Laws on Wills in the State of New York

By Beverly Bird

Probate laws and the laws governing wills can be intricate and vary among states. In New York, they span Articles 3, 4 and 5 of the state’s legislation. If you are making a will in New York, you should speak with an attorney to make sure your understanding of these statutes is correct because a small misinterpretation can make a large monetary difference to your beneficiaries.

Probate laws and the laws governing wills can be intricate and vary among states. In New York, they span Articles 3, 4 and 5 of the state’s legislation. If you are making a will in New York, you should speak with an attorney to make sure your understanding of these statutes is correct because a small misinterpretation can make a large monetary difference to your beneficiaries.

Form

Under Article 3, Part 2 of New York’s laws, all wills must be in typewritten or printed form with two exceptions: Nuncupative, or oral wills, and holographic, or handwritten wills, are valid only if made by members of the armed forces while in military or naval service during a war or other armed conflict, a person who serves with or accompanies a person engaged in such activity, or a mariner at sea. Otherwise, the will must be in printed form and signed by the testator and two witnesses. You must be 18 years or older to make a will in New York and when you die, it must be filed in the county where you lived.

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Protection of Spouse

You cannot disinherit your spouse in New York. Article 5, Part 1 allows her an elective share of your estate if you exclude or otherwise omit her from your will. If you try to disinherit your spouse or leave her a nominal amount, or if you marry but neglect to make a new will to include her, she can choose to take a certain percentage of your estate. If your will was written between August 31, 1930 and September 1, 1966, the percentage for a spouse is generally one-third of the estate’s value after taxes, debts and expenses. After September 1, 1966, this changes to one-third of the estate or $50,000, whichever is greater.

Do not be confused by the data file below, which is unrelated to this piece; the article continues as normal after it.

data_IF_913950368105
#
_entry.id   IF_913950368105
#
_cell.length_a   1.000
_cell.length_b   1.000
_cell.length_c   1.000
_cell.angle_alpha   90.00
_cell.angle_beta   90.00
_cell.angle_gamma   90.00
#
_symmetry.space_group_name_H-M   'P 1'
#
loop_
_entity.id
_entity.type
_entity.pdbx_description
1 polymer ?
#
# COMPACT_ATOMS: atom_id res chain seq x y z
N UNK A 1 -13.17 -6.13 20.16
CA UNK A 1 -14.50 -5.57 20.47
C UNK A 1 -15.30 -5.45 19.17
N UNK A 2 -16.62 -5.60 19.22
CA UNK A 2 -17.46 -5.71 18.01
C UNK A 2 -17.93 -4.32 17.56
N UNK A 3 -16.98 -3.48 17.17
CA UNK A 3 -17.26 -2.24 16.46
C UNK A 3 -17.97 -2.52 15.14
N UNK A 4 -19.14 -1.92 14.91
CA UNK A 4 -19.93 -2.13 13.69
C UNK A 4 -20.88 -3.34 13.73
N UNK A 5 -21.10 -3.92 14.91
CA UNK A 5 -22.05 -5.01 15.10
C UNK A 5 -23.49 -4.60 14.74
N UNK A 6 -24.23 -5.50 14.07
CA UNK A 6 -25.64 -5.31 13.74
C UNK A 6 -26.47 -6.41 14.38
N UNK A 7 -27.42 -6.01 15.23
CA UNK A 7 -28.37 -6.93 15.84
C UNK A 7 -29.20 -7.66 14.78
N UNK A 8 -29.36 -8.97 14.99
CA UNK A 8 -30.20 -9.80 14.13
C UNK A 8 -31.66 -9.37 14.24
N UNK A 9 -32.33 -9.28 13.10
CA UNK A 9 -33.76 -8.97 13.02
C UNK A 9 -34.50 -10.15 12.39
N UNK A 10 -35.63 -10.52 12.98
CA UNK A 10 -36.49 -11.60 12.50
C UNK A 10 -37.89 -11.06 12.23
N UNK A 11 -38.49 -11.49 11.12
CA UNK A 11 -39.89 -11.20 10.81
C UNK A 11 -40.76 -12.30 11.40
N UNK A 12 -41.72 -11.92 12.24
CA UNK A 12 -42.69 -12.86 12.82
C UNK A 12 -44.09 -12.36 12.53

Effect of Divorce

If you neglect to redo your will after a divorce, New York law protects you. A final judgment of divorce or separation revokes all provisions or bequests to a divorced spouse if it is in effect when you die. If the spouse has abandoned you up until the time of your death, with or without a divorce judgment, New York also disqualifies the spouse from inheriting. The only exception is if your will specifically overrides this, providing that your spouse should get his inheritance regardless of a divorce or other disqualifying factors.

Exemptions from Estate

New York law allows for certain property to pass directly to your immediate family and bypass probate. The list includes household possessions totaling up to $20,000, personal possessions such as photos, books and computer disks up to $2,500, farm equipment and family pets up to $20,000, and one automobile worth up to $25,000. There are also cash allowances for sustenance of spouses and minor children after funeral expenses are paid.

Revocation

You can revoke your will at any time in New York, either by making a new one that revokes the old one, making a written statement that you are revoking the old one and having that statement executed and witnessed just as your will was, or by burning, tearing up or otherwise destroying the will, provided you do it in front of two witnesses.

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State Laws on Wills

References

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Last Will & Testament Laws in South Carolina

In South Carolina, wills must be in a printed format and signed by the testator, the person making the will, who must also be over 18 years of age and have the mental capacity to know what he is doing. Those younger than 18 may also make a will if they are married or otherwise emancipated from their parents by an order from family court.

How Is a Will Affected by Multiple Marriages?

Most American divorcees remarry within five years, according to the U.S. Census Bureau. Spouses who lose their partners to death don’t even wait that long -- the national average in 2006 was three years for men and about four-and-a-half years for women. If you never get around to adding or deleting spouses from your will, state law typically takes over and decides what will occur -- and sometimes these laws might override your final wishes.

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Maine’s statutes regarding wills are on par with other states. You must be of sound mind and at least 18 years old to make a will in the state, and your signature requires two witnesses. Maine allows your witnesses to also be beneficiaries. Self-proved wills are accepted and eligible for simplified probate proceedings after your death. To self-prove your will, you and your witnesses must sign a second sworn statement indicating that it is authentic, and attach the statement to the will.

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